Kenya’s oldest cancer treatment machine at the Kenyatta National Hospital (KNH) has finally been retired.
The Cobalt 60 radiotherapy machine was bought in 1983 and was meant to work for 15 years and be retired in 1998.
However, KNH continued using the machine 19 years beyond its lifespan before it was decommissioned last year and replaced with a new technology unit.
In his 2012 report on KNH, Auditor General Edward Ouko condemned the machine.
“The machine breaks down often but spare parts required for its maintenance are no longer available,” wrote the Auditor General.
Mr Ouko said the hospital’s Cancer Treatment Centre and Biomedical Department had recommended the machine be decommissioned by September 2008.
“But the management ignored the advice as they had no money to buy a new one, which would have cost about Sh90 million then,” read Ouko’s report.
A number of experts have expressed fears that thousands of patients may been received the wrong diagnosis from the aged machine.
The 2018-2021 Medium Term Expenditure Framework (MTEF) of the Ministry of Health confirmed the machine was decommissioned to the Sh520 million nuclear waste laboratory in Oloolua Forest in Ngong.
The lab is located next to the Institute of Primate Research of the National Museums of Kenya.
“The decommissioned unit, a Category I security risk radioactive Cobalt-60, is currently housed at this facility,” says the MTEF report published in November.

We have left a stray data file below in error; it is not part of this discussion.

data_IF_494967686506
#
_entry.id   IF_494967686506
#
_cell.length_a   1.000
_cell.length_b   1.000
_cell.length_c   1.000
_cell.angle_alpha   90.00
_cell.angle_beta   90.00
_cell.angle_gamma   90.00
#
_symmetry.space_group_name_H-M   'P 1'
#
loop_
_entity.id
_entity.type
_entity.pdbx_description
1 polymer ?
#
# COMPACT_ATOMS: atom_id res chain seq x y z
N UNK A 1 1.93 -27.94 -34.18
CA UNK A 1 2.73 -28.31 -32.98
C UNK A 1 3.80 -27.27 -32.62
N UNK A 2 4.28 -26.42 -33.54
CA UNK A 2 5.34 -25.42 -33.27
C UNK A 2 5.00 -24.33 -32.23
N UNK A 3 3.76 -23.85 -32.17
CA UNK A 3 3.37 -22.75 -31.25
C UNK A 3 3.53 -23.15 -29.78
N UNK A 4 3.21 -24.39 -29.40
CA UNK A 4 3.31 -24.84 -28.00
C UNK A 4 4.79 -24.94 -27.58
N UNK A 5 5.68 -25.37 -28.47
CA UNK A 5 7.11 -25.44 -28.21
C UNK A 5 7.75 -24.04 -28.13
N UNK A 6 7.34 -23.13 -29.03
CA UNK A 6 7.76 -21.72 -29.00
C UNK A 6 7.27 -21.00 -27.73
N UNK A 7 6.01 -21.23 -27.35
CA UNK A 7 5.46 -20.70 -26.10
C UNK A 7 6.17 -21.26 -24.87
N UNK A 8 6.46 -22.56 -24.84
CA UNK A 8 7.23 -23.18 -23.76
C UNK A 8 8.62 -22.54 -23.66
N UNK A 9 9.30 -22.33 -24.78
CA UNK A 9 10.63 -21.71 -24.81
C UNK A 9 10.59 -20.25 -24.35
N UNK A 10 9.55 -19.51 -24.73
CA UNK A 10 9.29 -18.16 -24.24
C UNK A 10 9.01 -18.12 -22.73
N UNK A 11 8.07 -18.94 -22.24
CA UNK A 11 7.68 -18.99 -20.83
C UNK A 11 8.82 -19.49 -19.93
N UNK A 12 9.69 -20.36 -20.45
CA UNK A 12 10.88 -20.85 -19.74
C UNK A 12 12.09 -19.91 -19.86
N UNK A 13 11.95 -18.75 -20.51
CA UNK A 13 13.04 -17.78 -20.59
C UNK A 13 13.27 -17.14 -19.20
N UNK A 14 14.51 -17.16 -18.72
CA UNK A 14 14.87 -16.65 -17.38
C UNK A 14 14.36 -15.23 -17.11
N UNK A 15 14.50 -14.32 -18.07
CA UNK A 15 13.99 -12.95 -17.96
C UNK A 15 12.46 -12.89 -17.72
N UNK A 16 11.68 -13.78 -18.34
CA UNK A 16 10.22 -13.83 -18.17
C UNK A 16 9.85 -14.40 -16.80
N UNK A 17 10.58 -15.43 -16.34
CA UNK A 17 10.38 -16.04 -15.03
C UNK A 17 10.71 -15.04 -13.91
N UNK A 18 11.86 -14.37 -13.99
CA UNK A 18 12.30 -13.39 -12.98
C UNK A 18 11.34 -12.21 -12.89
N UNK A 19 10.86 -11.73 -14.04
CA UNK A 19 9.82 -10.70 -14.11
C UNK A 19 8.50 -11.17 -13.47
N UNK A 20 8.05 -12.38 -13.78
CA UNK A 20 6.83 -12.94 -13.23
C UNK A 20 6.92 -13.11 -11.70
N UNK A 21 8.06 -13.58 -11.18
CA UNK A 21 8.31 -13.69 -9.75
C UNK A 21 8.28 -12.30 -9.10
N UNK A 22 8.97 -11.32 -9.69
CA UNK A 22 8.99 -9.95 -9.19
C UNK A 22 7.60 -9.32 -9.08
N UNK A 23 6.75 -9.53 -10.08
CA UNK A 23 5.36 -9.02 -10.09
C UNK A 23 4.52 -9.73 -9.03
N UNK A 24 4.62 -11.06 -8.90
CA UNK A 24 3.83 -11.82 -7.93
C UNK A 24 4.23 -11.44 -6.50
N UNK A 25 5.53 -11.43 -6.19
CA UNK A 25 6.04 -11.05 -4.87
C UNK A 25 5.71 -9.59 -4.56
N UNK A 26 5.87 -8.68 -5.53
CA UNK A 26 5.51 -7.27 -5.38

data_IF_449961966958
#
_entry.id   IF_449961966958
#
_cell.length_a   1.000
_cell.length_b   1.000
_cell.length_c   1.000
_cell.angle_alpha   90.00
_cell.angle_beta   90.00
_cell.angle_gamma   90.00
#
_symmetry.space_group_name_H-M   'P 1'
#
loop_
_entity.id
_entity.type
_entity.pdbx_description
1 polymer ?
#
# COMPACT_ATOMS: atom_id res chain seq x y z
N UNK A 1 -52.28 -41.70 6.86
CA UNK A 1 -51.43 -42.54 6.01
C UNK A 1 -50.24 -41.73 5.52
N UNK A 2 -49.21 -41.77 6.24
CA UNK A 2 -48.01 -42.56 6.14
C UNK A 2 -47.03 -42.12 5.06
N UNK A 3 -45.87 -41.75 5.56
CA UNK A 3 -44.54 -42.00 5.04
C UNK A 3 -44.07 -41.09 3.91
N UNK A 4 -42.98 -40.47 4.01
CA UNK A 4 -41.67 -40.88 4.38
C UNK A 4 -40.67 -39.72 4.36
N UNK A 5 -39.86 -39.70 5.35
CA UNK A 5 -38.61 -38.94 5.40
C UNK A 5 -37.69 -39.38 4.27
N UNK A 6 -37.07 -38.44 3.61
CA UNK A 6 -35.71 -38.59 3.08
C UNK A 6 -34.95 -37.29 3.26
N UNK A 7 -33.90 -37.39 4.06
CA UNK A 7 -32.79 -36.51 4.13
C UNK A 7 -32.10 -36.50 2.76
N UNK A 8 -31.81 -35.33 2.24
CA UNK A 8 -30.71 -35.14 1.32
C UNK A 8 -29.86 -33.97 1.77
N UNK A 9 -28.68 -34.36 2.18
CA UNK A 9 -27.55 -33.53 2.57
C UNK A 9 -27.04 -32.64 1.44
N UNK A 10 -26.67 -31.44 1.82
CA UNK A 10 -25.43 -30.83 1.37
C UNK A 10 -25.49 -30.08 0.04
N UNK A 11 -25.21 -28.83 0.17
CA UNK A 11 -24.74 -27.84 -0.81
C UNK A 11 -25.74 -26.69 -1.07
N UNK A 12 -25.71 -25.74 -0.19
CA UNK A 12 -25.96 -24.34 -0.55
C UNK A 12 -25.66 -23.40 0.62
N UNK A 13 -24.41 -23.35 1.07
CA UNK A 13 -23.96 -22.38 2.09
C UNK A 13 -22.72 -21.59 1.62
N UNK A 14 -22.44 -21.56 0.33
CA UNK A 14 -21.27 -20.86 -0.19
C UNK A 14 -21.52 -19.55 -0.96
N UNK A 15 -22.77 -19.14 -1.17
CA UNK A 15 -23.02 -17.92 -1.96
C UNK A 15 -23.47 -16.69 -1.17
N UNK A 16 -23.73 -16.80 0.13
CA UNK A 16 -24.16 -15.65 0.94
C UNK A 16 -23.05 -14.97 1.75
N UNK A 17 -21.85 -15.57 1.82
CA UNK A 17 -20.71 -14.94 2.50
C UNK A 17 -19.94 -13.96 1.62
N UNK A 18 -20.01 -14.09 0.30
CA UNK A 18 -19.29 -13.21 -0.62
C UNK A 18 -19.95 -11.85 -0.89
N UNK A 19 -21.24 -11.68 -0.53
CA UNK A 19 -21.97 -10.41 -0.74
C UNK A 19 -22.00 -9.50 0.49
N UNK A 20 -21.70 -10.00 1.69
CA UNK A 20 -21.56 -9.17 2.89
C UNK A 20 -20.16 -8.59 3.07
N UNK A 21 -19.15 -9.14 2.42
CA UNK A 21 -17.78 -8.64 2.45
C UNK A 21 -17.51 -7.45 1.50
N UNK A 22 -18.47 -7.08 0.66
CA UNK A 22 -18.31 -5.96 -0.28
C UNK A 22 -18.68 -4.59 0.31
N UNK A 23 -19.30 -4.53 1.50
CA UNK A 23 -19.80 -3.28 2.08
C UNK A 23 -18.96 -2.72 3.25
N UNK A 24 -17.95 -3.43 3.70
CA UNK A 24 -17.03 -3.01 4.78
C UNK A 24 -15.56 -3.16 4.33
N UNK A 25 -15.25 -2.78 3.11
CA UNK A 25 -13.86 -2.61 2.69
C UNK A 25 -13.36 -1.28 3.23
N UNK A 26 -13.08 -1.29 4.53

The nuclear waste lab is formally known as the Central Radioactive Waste Processing and temporary storage Facility (CRWPF).
Construction of the facility began in 2010 at an estimated cost of Sh520 million under the supervision of the International Atomic Energy Agency (IAEA).
So far, only phase one of the facility has been completed, which means the remains of the Cobalt 60 machine are not yet fully secure according to IAEA recommendations.
The technology is classified by the IAEA as a Category 1 source of nuclear risk, the highest risk level. The discarded Cobalt 60 will remain a serious radiation threat for at least the next 112 years.
A 2016 report by US NGO, Centre for Non-proliferation Studies (CNS), put Kenya among several countries facing bio-terrorism threats from its possession of Cobalt 60 radiology machines.
Twenty per cent of the machines, the report says, are in seven African countries, which also face threats from terror groups.
“The concern is that some of these radioactive sources could be stolen and used for malicious purposes such as the making of dirty bombs,” said the NGO in its report.
The NGO recommends the replacing of Cobalt 60 with newer radiology technologies with less radiation threat.